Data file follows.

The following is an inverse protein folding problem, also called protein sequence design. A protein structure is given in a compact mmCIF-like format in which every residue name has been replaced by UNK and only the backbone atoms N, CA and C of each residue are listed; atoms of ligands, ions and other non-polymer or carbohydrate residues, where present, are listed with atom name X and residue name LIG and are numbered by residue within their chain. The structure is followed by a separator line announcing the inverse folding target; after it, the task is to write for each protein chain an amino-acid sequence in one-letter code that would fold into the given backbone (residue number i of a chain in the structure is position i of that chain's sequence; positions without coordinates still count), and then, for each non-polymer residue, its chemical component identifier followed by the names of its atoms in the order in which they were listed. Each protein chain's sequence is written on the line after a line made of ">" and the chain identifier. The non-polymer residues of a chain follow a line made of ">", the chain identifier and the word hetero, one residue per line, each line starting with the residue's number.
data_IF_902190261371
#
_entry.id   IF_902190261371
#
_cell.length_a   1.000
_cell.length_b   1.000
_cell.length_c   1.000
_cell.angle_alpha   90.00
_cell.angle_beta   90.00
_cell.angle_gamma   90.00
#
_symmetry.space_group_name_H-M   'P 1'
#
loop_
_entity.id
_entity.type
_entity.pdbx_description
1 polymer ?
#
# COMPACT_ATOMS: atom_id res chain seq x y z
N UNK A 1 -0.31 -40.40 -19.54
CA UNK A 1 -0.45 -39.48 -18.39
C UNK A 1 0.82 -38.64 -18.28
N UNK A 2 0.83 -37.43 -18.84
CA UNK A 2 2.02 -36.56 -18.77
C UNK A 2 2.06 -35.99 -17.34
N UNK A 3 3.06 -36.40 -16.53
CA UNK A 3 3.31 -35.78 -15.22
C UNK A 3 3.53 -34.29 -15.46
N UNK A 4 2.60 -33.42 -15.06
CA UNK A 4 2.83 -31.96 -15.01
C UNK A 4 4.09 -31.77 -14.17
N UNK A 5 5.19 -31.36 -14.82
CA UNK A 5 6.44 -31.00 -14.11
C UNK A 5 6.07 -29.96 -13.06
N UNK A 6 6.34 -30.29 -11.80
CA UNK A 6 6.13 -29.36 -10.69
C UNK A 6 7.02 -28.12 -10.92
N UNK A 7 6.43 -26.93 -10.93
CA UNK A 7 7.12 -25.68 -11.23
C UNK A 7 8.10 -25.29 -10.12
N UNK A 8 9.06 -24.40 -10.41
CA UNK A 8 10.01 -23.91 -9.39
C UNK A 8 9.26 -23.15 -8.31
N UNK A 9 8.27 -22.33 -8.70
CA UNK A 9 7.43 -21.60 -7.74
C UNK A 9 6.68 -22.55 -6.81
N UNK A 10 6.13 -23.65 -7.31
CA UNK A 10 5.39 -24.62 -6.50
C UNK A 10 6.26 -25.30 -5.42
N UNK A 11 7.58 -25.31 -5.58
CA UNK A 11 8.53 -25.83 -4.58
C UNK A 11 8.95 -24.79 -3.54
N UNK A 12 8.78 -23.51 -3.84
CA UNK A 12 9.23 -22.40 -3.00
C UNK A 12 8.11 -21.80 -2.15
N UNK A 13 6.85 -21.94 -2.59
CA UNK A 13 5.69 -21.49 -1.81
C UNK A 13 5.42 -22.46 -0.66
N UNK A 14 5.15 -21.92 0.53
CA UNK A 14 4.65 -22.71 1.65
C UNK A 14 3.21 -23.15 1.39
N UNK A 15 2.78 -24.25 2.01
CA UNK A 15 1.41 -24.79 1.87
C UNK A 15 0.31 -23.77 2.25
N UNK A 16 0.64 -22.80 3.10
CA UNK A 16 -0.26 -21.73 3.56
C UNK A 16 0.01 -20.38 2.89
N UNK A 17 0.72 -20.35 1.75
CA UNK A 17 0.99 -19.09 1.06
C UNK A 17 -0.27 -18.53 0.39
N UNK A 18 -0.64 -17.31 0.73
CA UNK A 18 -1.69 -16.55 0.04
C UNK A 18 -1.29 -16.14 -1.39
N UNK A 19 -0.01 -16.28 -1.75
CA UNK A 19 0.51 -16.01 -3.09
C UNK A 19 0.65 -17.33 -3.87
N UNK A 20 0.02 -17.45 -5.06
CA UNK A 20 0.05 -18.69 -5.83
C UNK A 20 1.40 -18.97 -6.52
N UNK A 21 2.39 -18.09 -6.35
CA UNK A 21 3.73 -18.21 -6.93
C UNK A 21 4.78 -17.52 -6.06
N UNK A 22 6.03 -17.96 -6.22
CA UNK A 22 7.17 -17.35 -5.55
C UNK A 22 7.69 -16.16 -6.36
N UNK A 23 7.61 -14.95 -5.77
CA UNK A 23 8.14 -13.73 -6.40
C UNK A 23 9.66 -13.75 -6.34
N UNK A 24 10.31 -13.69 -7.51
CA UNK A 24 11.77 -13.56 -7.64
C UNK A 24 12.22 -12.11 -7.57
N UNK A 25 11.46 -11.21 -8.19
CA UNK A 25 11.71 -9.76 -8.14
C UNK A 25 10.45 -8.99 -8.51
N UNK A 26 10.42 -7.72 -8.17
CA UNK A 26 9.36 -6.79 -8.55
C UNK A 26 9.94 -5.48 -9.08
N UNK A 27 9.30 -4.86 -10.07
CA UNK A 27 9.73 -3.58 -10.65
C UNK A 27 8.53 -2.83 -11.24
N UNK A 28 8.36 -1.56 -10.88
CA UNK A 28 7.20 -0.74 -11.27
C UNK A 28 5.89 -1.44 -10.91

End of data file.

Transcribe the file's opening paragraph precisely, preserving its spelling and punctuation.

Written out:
The following is an inverse protein folding problem, also called protein sequence design. A protein structure is given in a compact mmCIF-like format in which every residue name has been replaced by UNK and only the backbone atoms N, CA and C of each residue are listed; atoms of ligands, ions and other non-polymer or carbohydrate residues, where present, are listed with atom name X and residue name LIG and are numbered by residue within their chain. The structure is followed by a separator line announcing the inverse folding target; after it, the task is to write for each protein chain an amino-acid sequence in one-letter code that would fold into the given backbone (residue number i of a chain in the structure is position i of that chain's sequence; positions without coordinates still count), and then, for each non-polymer residue, its chemical component identifier followed by the names of its atoms in the order in which they were listed. Each protein chain's sequence is written on the line after a line made of ">" and the chain identifier. The non-polymer residues of a chain follow a line made of ">", the chain identifier and the word hetero, one residue per line, each line starting with the residue's number.